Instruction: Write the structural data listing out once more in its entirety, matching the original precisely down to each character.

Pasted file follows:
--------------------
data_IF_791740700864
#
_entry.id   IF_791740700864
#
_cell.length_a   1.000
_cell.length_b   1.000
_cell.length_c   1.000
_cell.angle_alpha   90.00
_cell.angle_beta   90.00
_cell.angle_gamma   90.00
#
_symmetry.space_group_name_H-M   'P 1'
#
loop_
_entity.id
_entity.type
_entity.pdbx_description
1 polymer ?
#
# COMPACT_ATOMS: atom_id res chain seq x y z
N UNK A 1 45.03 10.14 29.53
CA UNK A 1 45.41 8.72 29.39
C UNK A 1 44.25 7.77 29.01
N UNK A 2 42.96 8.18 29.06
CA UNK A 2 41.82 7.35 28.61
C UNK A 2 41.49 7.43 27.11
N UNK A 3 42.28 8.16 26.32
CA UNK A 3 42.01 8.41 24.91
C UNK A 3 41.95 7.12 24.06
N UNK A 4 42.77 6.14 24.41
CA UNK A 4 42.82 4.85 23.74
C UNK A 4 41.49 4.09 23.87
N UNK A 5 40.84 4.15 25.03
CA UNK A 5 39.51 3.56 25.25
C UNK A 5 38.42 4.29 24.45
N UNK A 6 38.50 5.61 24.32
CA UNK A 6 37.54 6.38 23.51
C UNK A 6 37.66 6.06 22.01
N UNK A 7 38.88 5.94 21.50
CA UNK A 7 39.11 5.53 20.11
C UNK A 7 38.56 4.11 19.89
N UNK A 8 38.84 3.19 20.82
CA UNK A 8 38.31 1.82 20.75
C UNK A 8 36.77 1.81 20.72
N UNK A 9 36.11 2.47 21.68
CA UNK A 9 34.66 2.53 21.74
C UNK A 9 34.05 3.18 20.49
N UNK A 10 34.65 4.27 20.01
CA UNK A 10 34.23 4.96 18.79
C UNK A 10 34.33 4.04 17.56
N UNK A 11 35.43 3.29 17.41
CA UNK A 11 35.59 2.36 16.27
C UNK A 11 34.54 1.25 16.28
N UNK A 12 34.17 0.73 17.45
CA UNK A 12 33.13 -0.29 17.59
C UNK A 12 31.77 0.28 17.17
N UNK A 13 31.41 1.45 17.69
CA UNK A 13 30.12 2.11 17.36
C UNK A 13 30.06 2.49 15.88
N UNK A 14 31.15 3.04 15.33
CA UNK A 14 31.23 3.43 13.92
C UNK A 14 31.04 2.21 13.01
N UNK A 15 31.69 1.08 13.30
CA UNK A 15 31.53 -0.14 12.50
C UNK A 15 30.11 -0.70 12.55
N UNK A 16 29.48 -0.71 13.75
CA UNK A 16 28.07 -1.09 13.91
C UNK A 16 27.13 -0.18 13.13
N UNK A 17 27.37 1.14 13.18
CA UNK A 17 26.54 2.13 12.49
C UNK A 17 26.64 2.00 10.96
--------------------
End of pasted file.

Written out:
data_IF_791740700864
#
_entry.id   IF_791740700864
#
_cell.length_a   1.000
_cell.length_b   1.000
_cell.length_c   1.000
_cell.angle_alpha   90.00
_cell.angle_beta   90.00
_cell.angle_gamma   90.00
#
_symmetry.space_group_name_H-M   'P 1'
#
loop_
_entity.id
_entity.type
_entity.pdbx_description
1 polymer ?
#
# COMPACT_ATOMS: atom_id res chain seq x y z
N UNK A 1 45.03 10.14 29.53
CA UNK A 1 45.41 8.72 29.39
C UNK A 1 44.25 7.77 29.01
N UNK A 2 42.96 8.18 29.06
CA UNK A 2 41.82 7.35 28.61
C UNK A 2 41.49 7.43 27.11
N UNK A 3 42.28 8.16 26.32
CA UNK A 3 42.01 8.41 24.91
C UNK A 3 41.95 7.12 24.06
N UNK A 4 42.77 6.14 24.41
CA UNK A 4 42.82 4.85 23.74
C UNK A 4 41.49 4.09 23.87
N UNK A 5 40.84 4.15 25.03
CA UNK A 5 39.51 3.56 25.25
C UNK A 5 38.42 4.29 24.45
N UNK A 6 38.50 5.61 24.32
CA UNK A 6 37.54 6.38 23.51
C UNK A 6 37.66 6.06 22.01
N UNK A 7 38.88 5.94 21.50
CA UNK A 7 39.11 5.53 20.11
C UNK A 7 38.56 4.11 19.89
N UNK A 8 38.84 3.19 20.82
CA UNK A 8 38.31 1.82 20.75
C UNK A 8 36.77 1.81 20.72
N UNK A 9 36.11 2.47 21.68
CA UNK A 9 34.66 2.53 21.74
C UNK A 9 34.05 3.18 20.49
N UNK A 10 34.65 4.27 20.01
CA UNK A 10 34.23 4.96 18.79
C UNK A 10 34.33 4.04 17.56
N UNK A 11 35.43 3.29 17.41
CA UNK A 11 35.59 2.36 16.27
C UNK A 11 34.54 1.25 16.28
N UNK A 12 34.17 0.73 17.45
CA UNK A 12 33.13 -0.29 17.59
C UNK A 12 31.77 0.28 17.17
N UNK A 13 31.41 1.45 17.69
CA UNK A 13 30.12 2.11 17.36
C UNK A 13 30.06 2.49 15.88
N UNK A 14 31.15 3.04 15.33
CA UNK A 14 31.23 3.43 13.92
C UNK A 14 31.04 2.21 13.01
N UNK A 15 31.69 1.08 13.30
CA UNK A 15 31.53 -0.14 12.50
C UNK A 15 30.11 -0.70 12.55
N UNK A 16 29.48 -0.71 13.75
CA UNK A 16 28.07 -1.09 13.91
C UNK A 16 27.13 -0.18 13.13
N UNK A 17 27.37 1.14 13.18
CA UNK A 17 26.54 2.13 12.49
C UNK A 17 26.64 2.00 10.96